In a vacuum, Arizona’s third and final nonconference game should be its easiest. After opening on the road against a tough Mountain West team and then taking on an even better SEC squad at home, the Wildcats wrap up their pre-conference schedule with an FCS opponent when they take on North Dakota State on Saturday night.
The UA is 149-48-8 against current non-FBS teams, including ones that no longer sponsor football. But in recent memory Arizona is 0-1, having lost 21-19 at home to NAU in Week 3 last season.
That shocking result—which saw Arizona blow a 13-0 lead en route to its 14th of what would be 20 consecutive losses—served as rock bottom for a program that was already about as far down as one could be. It didn’t help that NAU ended up finishing with a losing record.
This year’s FCS foe is much better. The Bison (2-0) are No. 1 in both FCS polls and have won 10 straight, including last season’s national title, their ninth in 11 seasons. They’ve beaten six consecutive FBS opponents and are 9-3 all-time against the upper division.
But, still, it’s an FCS school, which creates the possibility of players overlooking this opponent with Pac-12 play right around the corner. Or does it?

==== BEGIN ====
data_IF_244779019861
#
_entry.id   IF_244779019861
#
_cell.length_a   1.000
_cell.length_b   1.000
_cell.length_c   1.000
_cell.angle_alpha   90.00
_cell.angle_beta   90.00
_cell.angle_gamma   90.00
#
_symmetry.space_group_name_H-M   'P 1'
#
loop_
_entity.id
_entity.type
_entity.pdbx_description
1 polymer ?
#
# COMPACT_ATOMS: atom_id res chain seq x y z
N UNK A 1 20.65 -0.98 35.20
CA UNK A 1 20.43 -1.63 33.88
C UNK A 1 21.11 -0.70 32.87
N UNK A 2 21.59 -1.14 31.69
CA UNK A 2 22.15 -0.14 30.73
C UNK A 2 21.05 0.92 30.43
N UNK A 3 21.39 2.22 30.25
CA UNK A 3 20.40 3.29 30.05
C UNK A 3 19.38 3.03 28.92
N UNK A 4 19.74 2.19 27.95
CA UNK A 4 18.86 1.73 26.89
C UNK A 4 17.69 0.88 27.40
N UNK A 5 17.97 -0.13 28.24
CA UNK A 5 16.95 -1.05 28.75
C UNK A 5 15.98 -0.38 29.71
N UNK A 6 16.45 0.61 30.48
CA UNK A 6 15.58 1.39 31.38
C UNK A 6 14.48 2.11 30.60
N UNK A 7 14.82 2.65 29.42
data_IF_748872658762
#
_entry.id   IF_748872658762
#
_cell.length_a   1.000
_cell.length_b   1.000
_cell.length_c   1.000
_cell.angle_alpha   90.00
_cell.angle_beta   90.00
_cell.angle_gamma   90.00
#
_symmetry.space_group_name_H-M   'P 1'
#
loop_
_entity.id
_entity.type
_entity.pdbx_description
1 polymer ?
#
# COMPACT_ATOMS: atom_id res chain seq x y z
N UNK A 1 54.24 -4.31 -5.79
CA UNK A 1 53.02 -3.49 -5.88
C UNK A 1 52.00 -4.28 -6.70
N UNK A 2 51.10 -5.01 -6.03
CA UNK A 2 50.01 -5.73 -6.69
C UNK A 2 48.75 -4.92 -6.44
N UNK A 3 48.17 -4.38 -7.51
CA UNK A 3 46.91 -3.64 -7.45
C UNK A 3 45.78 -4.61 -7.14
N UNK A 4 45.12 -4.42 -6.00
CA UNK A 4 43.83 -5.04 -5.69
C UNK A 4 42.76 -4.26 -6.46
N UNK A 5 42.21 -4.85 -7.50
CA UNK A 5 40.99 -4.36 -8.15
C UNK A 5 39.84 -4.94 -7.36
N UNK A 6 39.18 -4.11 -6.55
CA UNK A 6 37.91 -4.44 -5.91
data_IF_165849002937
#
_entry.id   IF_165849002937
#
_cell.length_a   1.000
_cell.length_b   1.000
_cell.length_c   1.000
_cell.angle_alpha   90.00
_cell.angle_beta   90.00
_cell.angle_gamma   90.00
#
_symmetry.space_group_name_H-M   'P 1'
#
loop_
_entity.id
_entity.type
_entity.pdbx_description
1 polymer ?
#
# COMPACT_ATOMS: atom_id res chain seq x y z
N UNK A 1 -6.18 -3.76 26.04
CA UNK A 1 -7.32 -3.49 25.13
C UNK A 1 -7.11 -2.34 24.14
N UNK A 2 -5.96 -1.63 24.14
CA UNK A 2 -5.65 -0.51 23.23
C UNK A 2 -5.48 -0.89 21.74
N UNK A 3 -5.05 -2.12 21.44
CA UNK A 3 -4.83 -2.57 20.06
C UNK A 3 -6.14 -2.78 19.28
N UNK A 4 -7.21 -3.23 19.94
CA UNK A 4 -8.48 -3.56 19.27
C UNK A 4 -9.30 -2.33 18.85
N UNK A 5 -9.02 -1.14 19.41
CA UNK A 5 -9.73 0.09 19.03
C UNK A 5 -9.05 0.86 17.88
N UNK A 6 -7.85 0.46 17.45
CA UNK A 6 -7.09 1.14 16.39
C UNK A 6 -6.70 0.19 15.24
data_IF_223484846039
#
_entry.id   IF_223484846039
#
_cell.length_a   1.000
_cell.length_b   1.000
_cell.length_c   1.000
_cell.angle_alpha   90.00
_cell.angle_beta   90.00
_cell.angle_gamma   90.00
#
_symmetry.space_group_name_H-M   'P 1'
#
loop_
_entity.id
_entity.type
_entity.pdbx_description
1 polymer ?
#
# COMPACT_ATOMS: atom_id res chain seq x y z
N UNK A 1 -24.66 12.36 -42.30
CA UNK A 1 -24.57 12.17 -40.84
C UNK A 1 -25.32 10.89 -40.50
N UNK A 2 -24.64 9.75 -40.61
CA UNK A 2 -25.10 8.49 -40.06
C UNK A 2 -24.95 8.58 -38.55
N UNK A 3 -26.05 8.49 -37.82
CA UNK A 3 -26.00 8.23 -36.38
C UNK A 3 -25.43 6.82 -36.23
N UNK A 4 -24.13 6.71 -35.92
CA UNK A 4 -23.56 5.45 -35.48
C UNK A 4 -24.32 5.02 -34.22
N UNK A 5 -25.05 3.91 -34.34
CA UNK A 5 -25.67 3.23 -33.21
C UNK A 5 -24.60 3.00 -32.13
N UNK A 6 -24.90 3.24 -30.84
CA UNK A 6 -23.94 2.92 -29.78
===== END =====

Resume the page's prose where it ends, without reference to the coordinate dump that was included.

“When you’re an FCS team and you beat like five or six FBS teams, you take that serious,” UA defensive end Hunter Echols said. “They have first-rounders that get drafted out of that school, they win national championships. At any level a championship is a championship, so we respect it and we’re just looking forward to competing.”
Defensive coordinator Johnny Nansen said whoever Arizona plays each week is “faceless,” while offensive coordinator Brennan Carroll said the Wildcats treat every game like a championship so the opponent shouldn’t matter.
“And our mindset hasn’t changed from January, when we started with this group,” he said. “It’s not really about who we’re playing, it has to be about us performing and executing. If you get into that, who we’re playing, who’s your opponent ... you can get screwed up. So if you change your mindset week to week, your mind may look different. So we’re trying to be consistent, trying to keep the messaging the same and not vary week to week.”